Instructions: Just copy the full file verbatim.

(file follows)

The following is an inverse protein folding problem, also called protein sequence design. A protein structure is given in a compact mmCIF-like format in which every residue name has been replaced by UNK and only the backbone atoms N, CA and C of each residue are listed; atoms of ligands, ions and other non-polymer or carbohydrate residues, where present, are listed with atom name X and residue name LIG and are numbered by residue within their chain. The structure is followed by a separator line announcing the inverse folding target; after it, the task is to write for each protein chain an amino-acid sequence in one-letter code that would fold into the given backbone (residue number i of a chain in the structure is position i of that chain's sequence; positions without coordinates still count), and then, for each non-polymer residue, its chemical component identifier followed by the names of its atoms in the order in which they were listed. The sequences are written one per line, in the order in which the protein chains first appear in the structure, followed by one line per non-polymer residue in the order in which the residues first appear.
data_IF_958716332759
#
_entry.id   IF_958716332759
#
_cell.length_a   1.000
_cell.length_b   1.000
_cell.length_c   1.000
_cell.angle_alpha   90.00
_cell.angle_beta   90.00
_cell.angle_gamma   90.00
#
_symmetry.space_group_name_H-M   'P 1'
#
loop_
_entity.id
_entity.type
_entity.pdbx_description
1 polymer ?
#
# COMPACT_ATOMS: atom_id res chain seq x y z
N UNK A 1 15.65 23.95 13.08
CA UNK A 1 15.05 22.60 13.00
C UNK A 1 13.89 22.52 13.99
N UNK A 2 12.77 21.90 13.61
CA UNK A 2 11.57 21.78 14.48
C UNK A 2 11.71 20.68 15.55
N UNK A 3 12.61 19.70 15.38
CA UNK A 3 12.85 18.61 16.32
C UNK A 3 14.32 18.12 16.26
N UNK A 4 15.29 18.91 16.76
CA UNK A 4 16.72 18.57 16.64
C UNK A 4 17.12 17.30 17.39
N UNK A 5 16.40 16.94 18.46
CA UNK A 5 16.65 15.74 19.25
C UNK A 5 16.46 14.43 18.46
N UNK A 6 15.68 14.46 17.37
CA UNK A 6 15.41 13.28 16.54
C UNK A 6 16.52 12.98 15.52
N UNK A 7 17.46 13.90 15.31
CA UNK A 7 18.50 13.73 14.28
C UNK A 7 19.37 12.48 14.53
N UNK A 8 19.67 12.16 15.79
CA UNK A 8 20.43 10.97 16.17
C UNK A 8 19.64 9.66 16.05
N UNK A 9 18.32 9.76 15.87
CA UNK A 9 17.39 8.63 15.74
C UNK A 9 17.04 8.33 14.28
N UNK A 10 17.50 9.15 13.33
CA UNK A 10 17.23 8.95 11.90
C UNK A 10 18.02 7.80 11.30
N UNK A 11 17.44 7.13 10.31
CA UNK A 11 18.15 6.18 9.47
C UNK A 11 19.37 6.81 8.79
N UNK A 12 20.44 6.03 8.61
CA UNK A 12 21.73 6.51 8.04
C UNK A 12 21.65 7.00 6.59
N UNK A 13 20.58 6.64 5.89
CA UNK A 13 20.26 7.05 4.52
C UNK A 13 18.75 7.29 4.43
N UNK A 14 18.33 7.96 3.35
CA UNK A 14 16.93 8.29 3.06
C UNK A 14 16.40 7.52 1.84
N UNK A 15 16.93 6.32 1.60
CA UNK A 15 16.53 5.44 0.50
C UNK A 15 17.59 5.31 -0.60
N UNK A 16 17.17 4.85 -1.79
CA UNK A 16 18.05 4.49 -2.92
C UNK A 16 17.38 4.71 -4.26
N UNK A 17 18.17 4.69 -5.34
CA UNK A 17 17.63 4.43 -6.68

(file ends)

The following is an inverse protein folding problem, also called protein sequence design. A protein structure is given in a compact mmCIF-like format in which every residue name has been replaced by UNK and only the backbone atoms N, CA and C of each residue are listed; atoms of ligands, ions and other non-polymer or carbohydrate residues, where present, are listed with atom name X and residue name LIG and are numbered by residue within their chain. The structure is followed by a separator line announcing the inverse folding target; after it, the task is to write for each protein chain an amino-acid sequence in one-letter code that would fold into the given backbone (residue number i of a chain in the structure is position i of that chain's sequence; positions without coordinates still count), and then, for each non-polymer residue, its chemical component identifier followed by the names of its atoms in the order in which they were listed. The sequences are written one per line, in the order in which the protein chains first appear in the structure, followed by one line per non-polymer residue in the order in which the residues first appear.
data_IF_958716332759
#
_entry.id   IF_958716332759
#
_cell.length_a   1.000
_cell.length_b   1.000
_cell.length_c   1.000
_cell.angle_alpha   90.00
_cell.angle_beta   90.00
_cell.angle_gamma   90.00
#
_symmetry.space_group_name_H-M   'P 1'
#
loop_
_entity.id
_entity.type
_entity.pdbx_description
1 polymer ?
#
# COMPACT_ATOMS: atom_id res chain seq x y z
N UNK A 1 15.65 23.95 13.08
CA UNK A 1 15.05 22.60 13.00
C UNK A 1 13.89 22.52 13.99
N UNK A 2 12.77 21.90 13.61
CA UNK A 2 11.57 21.78 14.48
C UNK A 2 11.71 20.68 15.55
N UNK A 3 12.61 19.70 15.38
CA UNK A 3 12.85 18.61 16.32
C UNK A 3 14.32 18.12 16.26
N UNK A 4 15.29 18.91 16.76
CA UNK A 4 16.72 18.57 16.64
C UNK A 4 17.12 17.30 17.39
N UNK A 5 16.40 16.94 18.46
CA UNK A 5 16.65 15.74 19.25
C UNK A 5 16.46 14.43 18.46
N UNK A 6 15.68 14.46 17.37
CA UNK A 6 15.41 13.28 16.54
C UNK A 6 16.52 12.98 15.52
N UNK A 7 17.46 13.90 15.31
CA UNK A 7 18.50 13.73 14.28
C UNK A 7 19.37 12.48 14.53
N UNK A 8 19.67 12.16 15.79
CA UNK A 8 20.43 10.97 16.17
C UNK A 8 19.64 9.66 16.05
N UNK A 9 18.32 9.76 15.87
CA UNK A 9 17.39 8.63 15.74
C UNK A 9 17.04 8.33 14.28
N UNK A 10 17.50 9.15 13.33
CA UNK A 10 17.23 8.95 11.90
C UNK A 10 18.02 7.80 11.30
N UNK A 11 17.44 7.13 10.31
CA UNK A 11 18.15 6.18 9.47
C UNK A 11 19.37 6.81 8.79
N UNK A 12 20.44 6.03 8.61
CA UNK A 12 21.73 6.51 8.04
C UNK A 12 21.65 7.00 6.59
N UNK A 13 20.58 6.64 5.89
CA UNK A 13 20.26 7.05 4.52
C UNK A 13 18.75 7.29 4.43
N UNK A 14 18.33 7.96 3.35
CA UNK A 14 16.93 8.29 3.06
C UNK A 14 16.40 7.52 1.84
N UNK A 15 16.93 6.32 1.60
CA UNK A 15 16.53 5.44 0.50
C UNK A 15 17.59 5.31 -0.60
N UNK A 16 17.17 4.85 -1.79
CA UNK A 16 18.05 4.49 -2.92
C UNK A 16 17.38 4.71 -4.26
N UNK A 17 18.17 4.69 -5.34
CA UNK A 17 17.63 4.43 -6.68